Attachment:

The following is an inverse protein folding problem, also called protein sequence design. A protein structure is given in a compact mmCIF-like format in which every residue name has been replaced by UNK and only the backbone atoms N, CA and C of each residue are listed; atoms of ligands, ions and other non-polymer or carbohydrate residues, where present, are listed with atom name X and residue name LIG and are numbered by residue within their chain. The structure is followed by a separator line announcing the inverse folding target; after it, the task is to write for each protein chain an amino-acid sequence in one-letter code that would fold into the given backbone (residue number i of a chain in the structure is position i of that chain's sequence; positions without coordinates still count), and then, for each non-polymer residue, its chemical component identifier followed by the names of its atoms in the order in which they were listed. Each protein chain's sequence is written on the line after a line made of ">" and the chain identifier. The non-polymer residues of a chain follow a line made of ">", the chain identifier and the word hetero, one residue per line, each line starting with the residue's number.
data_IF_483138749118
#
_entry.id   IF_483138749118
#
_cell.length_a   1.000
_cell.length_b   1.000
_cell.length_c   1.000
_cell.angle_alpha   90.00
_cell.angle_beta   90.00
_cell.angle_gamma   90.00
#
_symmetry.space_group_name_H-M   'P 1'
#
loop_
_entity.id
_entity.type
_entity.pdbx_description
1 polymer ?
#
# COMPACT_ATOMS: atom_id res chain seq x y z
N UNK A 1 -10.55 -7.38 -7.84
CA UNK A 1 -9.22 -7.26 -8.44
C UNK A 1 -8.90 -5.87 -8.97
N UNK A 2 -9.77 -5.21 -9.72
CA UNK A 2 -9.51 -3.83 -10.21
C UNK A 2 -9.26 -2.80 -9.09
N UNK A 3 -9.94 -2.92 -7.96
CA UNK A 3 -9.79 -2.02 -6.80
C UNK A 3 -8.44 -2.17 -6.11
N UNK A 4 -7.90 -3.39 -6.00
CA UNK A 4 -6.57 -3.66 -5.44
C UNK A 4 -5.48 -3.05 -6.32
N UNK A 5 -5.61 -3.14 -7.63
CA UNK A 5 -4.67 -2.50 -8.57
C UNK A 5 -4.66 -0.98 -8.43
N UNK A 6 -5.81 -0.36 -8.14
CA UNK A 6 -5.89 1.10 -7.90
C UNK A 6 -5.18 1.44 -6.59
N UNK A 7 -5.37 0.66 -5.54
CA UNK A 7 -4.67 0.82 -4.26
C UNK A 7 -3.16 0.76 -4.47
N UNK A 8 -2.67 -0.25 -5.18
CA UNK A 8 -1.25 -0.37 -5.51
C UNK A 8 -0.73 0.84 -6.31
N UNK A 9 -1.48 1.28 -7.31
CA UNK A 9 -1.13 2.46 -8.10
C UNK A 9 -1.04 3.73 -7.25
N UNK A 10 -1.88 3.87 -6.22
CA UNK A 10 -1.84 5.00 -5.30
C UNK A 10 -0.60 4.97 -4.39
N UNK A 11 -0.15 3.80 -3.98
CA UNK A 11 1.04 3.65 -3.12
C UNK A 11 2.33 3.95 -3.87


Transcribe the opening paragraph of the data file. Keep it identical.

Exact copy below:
The following is an inverse protein folding problem, also called protein sequence design. A protein structure is given in a compact mmCIF-like format in which every residue name has been replaced by UNK and only the backbone atoms N, CA and C of each residue are listed; atoms of ligands, ions and other non-polymer or carbohydrate residues, where present, are listed with atom name X and residue name LIG and are numbered by residue within their chain. The structure is followed by a separator line announcing the inverse folding target; after it, the task is to write for each protein chain an amino-acid sequence in one-letter code that would fold into the given backbone (residue number i of a chain in the structure is position i of that chain's sequence; positions without coordinates still count), and then, for each non-polymer residue, its chemical component identifier followed by the names of its atoms in the order in which they were listed. Each protein chain's sequence is written on the line after a line made of ">" and the chain identifier. The non-polymer residues of a chain follow a line made of ">", the chain identifier and the word hetero, one residue per line, each line starting with the residue's number.